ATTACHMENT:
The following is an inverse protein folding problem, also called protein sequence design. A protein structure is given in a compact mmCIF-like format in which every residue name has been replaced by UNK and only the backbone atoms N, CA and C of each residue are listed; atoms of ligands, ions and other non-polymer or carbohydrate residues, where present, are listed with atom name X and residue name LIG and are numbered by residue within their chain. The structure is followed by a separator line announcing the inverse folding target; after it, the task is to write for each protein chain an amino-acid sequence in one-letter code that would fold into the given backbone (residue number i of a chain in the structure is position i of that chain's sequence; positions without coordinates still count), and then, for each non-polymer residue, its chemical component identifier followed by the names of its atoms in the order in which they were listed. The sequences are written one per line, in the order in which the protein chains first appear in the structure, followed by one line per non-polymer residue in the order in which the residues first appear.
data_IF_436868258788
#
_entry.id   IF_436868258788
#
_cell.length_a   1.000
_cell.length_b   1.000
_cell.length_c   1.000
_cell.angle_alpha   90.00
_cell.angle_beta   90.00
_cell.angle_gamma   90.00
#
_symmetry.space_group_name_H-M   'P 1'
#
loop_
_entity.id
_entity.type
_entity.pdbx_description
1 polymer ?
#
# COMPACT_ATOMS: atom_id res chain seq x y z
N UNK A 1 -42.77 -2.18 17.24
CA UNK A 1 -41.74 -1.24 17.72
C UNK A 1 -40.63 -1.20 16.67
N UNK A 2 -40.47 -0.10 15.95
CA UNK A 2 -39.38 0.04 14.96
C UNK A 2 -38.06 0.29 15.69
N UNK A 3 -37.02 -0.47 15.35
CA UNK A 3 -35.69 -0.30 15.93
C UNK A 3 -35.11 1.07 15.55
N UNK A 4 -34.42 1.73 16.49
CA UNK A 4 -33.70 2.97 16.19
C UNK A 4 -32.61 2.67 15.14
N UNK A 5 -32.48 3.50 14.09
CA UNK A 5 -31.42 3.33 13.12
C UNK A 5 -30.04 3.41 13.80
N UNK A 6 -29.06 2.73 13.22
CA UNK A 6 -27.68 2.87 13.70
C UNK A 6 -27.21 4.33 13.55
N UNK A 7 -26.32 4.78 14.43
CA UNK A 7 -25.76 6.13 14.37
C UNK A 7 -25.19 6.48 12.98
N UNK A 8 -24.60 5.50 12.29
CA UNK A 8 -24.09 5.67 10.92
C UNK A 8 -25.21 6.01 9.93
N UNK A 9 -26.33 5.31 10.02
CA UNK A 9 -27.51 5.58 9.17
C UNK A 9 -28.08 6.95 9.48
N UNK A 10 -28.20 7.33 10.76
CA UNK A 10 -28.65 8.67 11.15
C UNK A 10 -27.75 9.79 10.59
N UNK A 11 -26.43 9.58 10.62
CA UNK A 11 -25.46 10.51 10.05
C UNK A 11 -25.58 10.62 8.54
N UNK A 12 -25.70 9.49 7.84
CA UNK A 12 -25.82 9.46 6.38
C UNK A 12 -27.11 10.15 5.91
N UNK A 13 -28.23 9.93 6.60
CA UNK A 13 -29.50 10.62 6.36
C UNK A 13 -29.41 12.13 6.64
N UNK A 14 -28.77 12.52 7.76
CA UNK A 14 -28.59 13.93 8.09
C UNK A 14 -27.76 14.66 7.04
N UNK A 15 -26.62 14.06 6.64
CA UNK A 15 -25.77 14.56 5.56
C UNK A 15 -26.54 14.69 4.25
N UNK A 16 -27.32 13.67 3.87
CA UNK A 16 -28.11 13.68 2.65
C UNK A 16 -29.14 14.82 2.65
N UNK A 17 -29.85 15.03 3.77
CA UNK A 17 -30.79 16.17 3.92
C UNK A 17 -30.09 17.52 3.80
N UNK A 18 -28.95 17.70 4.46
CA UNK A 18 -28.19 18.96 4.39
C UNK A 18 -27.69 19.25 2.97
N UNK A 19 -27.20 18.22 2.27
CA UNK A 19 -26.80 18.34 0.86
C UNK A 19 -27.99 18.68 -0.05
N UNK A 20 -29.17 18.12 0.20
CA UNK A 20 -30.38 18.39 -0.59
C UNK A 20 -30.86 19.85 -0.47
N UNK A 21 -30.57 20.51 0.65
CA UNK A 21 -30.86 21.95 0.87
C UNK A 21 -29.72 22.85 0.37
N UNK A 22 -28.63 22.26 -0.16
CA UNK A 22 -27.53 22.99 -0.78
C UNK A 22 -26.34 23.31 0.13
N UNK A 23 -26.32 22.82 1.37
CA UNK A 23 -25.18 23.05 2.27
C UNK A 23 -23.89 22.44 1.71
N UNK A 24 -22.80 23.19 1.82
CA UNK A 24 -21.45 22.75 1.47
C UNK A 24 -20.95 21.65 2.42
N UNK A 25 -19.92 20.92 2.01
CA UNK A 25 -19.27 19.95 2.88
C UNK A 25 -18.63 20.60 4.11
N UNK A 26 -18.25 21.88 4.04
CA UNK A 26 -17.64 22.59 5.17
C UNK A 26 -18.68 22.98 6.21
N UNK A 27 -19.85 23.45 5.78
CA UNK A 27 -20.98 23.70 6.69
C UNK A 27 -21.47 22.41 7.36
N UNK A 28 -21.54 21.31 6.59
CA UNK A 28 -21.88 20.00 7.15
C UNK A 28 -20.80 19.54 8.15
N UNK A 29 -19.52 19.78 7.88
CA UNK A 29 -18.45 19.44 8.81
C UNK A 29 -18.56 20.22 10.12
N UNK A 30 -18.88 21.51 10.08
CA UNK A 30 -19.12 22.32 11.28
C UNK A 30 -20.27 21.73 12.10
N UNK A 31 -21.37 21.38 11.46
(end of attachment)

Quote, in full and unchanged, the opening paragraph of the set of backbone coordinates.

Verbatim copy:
The following is an inverse protein folding problem, also called protein sequence design. A protein structure is given in a compact mmCIF-like format in which every residue name has been replaced by UNK and only the backbone atoms N, CA and C of each residue are listed; atoms of ligands, ions and other non-polymer or carbohydrate residues, where present, are listed with atom name X and residue name LIG and are numbered by residue within their chain. The structure is followed by a separator line announcing the inverse folding target; after it, the task is to write for each protein chain an amino-acid sequence in one-letter code that would fold into the given backbone (residue number i of a chain in the structure is position i of that chain's sequence; positions without coordinates still count), and then, for each non-polymer residue, its chemical component identifier followed by the names of its atoms in the order in which they were listed. The sequences are written one per line, in the order in which the protein chains first appear in the structure, followed by one line per non-polymer residue in the order in which the residues first appear.